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Blog Entry

If Lyles is telling truth, Chip Kelly must go

Posted on: July 1, 2011 6:49 pm
Edited on: July 1, 2011 7:17 pm
 

Posted by Adam Jacobi

As reported earlier, controversial scouting service owner Willie Lyles told Yahoo! Sports that he received money from Oregon to indirectly steer recruits to Eugene, and that the infamous obsolete scouting report was sent in order to make the $25,000 payment appear more legitimate. Lyles also told Yahoo! that he met with the NCAA in March, and that he withheld details at that meeting that he would later reveal to Yahoo!.

Oregon's options at this point are simple: dispute heavily Lyles' version of events, or fire head coach Chip Kelly.

If Lyles isn't telling the truth, obviously, that's not Oregon's fault, nor should it necessitate any discipline for Kelly. That said, Oregon had better be on the offensive about that right now, and have a paper trail to back it up. Simply repeating that Oregon doesn't think it did anything wrong isn't going to fly anymore -- not with Lyles' statements out there and the litany of NCAA violations possible here. Lyles said what just about everybody was thinking -- that the "scouting report" was a sham, and that the money was really for some sort of indirect coercive influence -- and he's got the ambiguously worded cards from two different Oregon coaches (including Kelly) to back it up.

That all said, the existing evidence as of right now paints Kelly and Oregon as brazen flouters of NCAA rules, to the point that the best thing Lyles said about recruiting arrangement was that he wasn't directly influencing the prospects' decisions. That appears to be a distinction without much of a difference, however. Look at what Lyles said about getting five-star RB recruit Lache Seastrunk to Oregon:

Lyles said Oregon's assistant director of football operations, Josh Gibson, had direct knowledge – and played an ancillary role – in Lyles helping [...] Seastrunk petition to have his grandmother, rather than his mother, sign his national letter of intent with the Ducks in February 2010. Seastrunk's mother, who expressed opposition to her son about attending Oregon, otherwise could have blocked the signing.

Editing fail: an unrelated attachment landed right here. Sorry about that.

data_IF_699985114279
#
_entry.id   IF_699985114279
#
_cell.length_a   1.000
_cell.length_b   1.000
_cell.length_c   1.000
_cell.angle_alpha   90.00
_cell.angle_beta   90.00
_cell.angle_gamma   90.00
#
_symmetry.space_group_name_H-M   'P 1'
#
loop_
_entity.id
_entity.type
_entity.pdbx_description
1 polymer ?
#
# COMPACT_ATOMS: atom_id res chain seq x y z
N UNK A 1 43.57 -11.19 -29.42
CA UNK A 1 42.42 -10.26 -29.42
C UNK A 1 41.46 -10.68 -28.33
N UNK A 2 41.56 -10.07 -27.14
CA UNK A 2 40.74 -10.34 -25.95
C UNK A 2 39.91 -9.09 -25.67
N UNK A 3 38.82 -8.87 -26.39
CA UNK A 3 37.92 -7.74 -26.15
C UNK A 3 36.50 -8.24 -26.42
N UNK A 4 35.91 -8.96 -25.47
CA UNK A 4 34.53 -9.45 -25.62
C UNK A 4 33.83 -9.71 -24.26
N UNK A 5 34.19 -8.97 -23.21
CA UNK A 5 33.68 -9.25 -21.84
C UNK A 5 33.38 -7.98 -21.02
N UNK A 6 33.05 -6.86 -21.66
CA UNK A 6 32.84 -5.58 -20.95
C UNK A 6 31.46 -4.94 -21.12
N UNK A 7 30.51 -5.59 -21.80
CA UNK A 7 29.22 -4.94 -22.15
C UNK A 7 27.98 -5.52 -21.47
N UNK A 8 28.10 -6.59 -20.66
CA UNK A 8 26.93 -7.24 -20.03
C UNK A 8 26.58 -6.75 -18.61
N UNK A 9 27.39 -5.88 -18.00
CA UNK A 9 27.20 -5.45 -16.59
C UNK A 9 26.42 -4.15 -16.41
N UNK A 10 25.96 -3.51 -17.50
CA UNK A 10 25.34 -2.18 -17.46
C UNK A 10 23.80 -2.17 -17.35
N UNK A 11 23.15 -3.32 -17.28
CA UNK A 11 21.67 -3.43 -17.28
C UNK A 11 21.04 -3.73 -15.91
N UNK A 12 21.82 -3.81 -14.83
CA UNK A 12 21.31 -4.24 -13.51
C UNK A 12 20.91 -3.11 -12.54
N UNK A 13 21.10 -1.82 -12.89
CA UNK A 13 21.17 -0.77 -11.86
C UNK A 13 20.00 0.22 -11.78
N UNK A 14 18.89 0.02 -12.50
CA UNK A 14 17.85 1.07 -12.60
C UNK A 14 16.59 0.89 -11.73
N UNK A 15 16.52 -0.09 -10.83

Lyles then says outright that it was an indirect but pivotal role in getting Seastrunk to Oregon, but... that sounds pretty direct. And as for the amount of influence was involved here, Lyles basically says outright that Oregon went around the wishes of Seastrunk's mother. To see Seastrunk not only calling out Alabama head coach Nick Saban at Toomer's Corner while being recruited by Auburn in 2009, but still talking fondly of the Tigers in the lead up to the BCS Championship Game, it certainly appears that a significant amount of work was put into getting Seastrunk to Oregon instead of Auburn. Whether that was legal work is for the NCAA to decide.

Here's how bad the situation is for Oregon: the best argument Kelly and the Ducks can make is that the $25,000 couldn't have been used to land Seastrunk and the other recruits, because if there's one thing the Cam Newton ($180,000) and Patrick Peterson ($70,000) situations showed us, $25,000 is far below asking price for even one high-profile player. And they'd be right. It still doesn't answer the question of what the $25,000 was really playing for, though, and that's the question that may derail Oregon's program and Kelly's career right as both were getting good. 

Comments

Since: Feb 22, 2008
Posted on: July 1, 2011 8:02 pm
 

If Lyles is telling truth, Chip Kelly must go

You're taking things out of context.

Seastrunk was a USC commit until Carroll left.  Then he wanted to go to Oregon.  His Mom, a criminal who did not raise him, suddenly wants to say where he can go.  Seastrunk asked how he could get his Grandmother to sign because she raised him.  He himself questioned his mother's motives.

Lyles helped LMJ to graduate.

In both these cases, the beneficiary of Lyle's actions were the athletes, not the U of O.

That's what you got from reading that article. Undecided  Nothing about that $25,000 for outdated info.  How about Chip Kelly asking for paperwork so it doesn't look like a direct payment to get that player to come to Oregon.  Try lifting your head out of the sand so you don't choke. Cool 



Since: Jul 1, 2011
Posted on: July 1, 2011 7:26 pm
 

If Lyles is telling truth, Chip Kelly must go

You're taking things out of context.

Seastrunk was a USC commit until Carroll left.  Then he wanted to go to Oregon.  His Mom, a criminal who did not raise him, suddenly wants to say where he can go.  Seastrunk asked how he could get his Grandmother to sign because she raised him.  He himself questioned his mother's motives.

Lyles helped LMJ to graduate.

In both these cases, the beneficiary of Lyle's actions were the athletes, not the U of O. 


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